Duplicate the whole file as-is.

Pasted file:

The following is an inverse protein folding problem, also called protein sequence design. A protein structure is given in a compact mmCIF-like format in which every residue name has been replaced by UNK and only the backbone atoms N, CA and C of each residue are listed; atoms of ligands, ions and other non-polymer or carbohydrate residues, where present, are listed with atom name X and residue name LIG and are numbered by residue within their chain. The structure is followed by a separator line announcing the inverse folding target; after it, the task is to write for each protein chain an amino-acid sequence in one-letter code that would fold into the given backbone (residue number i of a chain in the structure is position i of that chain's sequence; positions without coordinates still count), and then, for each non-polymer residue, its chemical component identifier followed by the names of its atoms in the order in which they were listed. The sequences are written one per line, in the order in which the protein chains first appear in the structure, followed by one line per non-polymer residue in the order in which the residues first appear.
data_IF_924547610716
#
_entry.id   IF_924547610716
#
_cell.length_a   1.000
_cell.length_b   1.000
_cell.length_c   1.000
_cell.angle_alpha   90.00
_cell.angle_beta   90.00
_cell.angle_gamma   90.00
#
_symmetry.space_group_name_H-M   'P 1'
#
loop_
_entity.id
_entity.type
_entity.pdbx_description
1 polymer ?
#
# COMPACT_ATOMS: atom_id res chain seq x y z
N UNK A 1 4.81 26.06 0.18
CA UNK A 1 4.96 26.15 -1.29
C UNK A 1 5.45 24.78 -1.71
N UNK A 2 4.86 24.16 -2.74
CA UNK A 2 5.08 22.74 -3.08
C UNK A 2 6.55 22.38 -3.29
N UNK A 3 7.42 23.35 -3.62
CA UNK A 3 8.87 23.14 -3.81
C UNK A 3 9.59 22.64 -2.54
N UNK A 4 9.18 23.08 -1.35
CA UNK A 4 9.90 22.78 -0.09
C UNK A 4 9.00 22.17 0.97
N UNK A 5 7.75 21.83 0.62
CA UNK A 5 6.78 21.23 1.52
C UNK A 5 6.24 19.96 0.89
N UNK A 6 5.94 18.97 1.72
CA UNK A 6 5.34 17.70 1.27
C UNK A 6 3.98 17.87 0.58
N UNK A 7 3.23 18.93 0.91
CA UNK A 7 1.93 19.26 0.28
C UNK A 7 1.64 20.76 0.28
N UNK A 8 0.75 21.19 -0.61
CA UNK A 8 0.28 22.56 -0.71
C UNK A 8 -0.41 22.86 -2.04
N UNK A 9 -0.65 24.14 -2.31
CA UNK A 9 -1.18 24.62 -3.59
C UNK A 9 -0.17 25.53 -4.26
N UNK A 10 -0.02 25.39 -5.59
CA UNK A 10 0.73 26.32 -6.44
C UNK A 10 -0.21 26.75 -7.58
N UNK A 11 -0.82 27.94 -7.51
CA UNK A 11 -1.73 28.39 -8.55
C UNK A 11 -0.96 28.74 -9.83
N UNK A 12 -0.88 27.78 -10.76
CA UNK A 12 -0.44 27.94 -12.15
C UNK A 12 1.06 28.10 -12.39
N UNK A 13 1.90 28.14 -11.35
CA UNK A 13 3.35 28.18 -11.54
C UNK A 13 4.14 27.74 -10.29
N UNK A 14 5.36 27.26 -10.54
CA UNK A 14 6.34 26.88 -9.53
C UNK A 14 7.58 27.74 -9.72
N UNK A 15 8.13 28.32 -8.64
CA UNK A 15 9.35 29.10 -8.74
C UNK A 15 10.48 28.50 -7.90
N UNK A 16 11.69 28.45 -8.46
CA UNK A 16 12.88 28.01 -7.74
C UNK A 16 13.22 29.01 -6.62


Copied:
The following is an inverse protein folding problem, also called protein sequence design. A protein structure is given in a compact mmCIF-like format in which every residue name has been replaced by UNK and only the backbone atoms N, CA and C of each residue are listed; atoms of ligands, ions and other non-polymer or carbohydrate residues, where present, are listed with atom name X and residue name LIG and are numbered by residue within their chain. The structure is followed by a separator line announcing the inverse folding target; after it, the task is to write for each protein chain an amino-acid sequence in one-letter code that would fold into the given backbone (residue number i of a chain in the structure is position i of that chain's sequence; positions without coordinates still count), and then, for each non-polymer residue, its chemical component identifier followed by the names of its atoms in the order in which they were listed. The sequences are written one per line, in the order in which the protein chains first appear in the structure, followed by one line per non-polymer residue in the order in which the residues first appear.
data_IF_924547610716
#
_entry.id   IF_924547610716
#
_cell.length_a   1.000
_cell.length_b   1.000
_cell.length_c   1.000
_cell.angle_alpha   90.00
_cell.angle_beta   90.00
_cell.angle_gamma   90.00
#
_symmetry.space_group_name_H-M   'P 1'
#
loop_
_entity.id
_entity.type
_entity.pdbx_description
1 polymer ?
#
# COMPACT_ATOMS: atom_id res chain seq x y z
N UNK A 1 4.81 26.06 0.18
CA UNK A 1 4.96 26.15 -1.29
C UNK A 1 5.45 24.78 -1.71
N UNK A 2 4.86 24.16 -2.74
CA UNK A 2 5.08 22.74 -3.08
C UNK A 2 6.55 22.38 -3.29
N UNK A 3 7.42 23.35 -3.62
CA UNK A 3 8.87 23.14 -3.81
C UNK A 3 9.59 22.64 -2.54
N UNK A 4 9.18 23.08 -1.35
CA UNK A 4 9.90 22.78 -0.09
C UNK A 4 9.00 22.17 0.97
N UNK A 5 7.75 21.83 0.62
CA UNK A 5 6.78 21.23 1.52
C UNK A 5 6.24 19.96 0.89
N UNK A 6 5.94 18.97 1.72
CA UNK A 6 5.34 17.70 1.27
C UNK A 6 3.98 17.87 0.58
N UNK A 7 3.23 18.93 0.91
CA UNK A 7 1.93 19.26 0.28
C UNK A 7 1.64 20.76 0.28
N UNK A 8 0.75 21.19 -0.61
CA UNK A 8 0.28 22.56 -0.71
C UNK A 8 -0.41 22.86 -2.04
N UNK A 9 -0.65 24.14 -2.31
CA UNK A 9 -1.18 24.62 -3.59
C UNK A 9 -0.17 25.53 -4.26
N UNK A 10 -0.02 25.39 -5.59
CA UNK A 10 0.73 26.32 -6.44
C UNK A 10 -0.21 26.75 -7.58
N UNK A 11 -0.82 27.94 -7.51
CA UNK A 11 -1.73 28.39 -8.55
C UNK A 11 -0.96 28.74 -9.83
N UNK A 12 -0.88 27.78 -10.76
CA UNK A 12 -0.44 27.94 -12.15
C UNK A 12 1.06 28.10 -12.39
N UNK A 13 1.90 28.14 -11.35
CA UNK A 13 3.35 28.18 -11.54
C UNK A 13 4.14 27.74 -10.29
N UNK A 14 5.36 27.26 -10.54
CA UNK A 14 6.34 26.88 -9.53
C UNK A 14 7.58 27.74 -9.72
N UNK A 15 8.13 28.32 -8.64
CA UNK A 15 9.35 29.10 -8.74
C UNK A 15 10.48 28.50 -7.90
N UNK A 16 11.69 28.45 -8.46
CA UNK A 16 12.88 28.01 -7.74
C UNK A 16 13.22 29.01 -6.62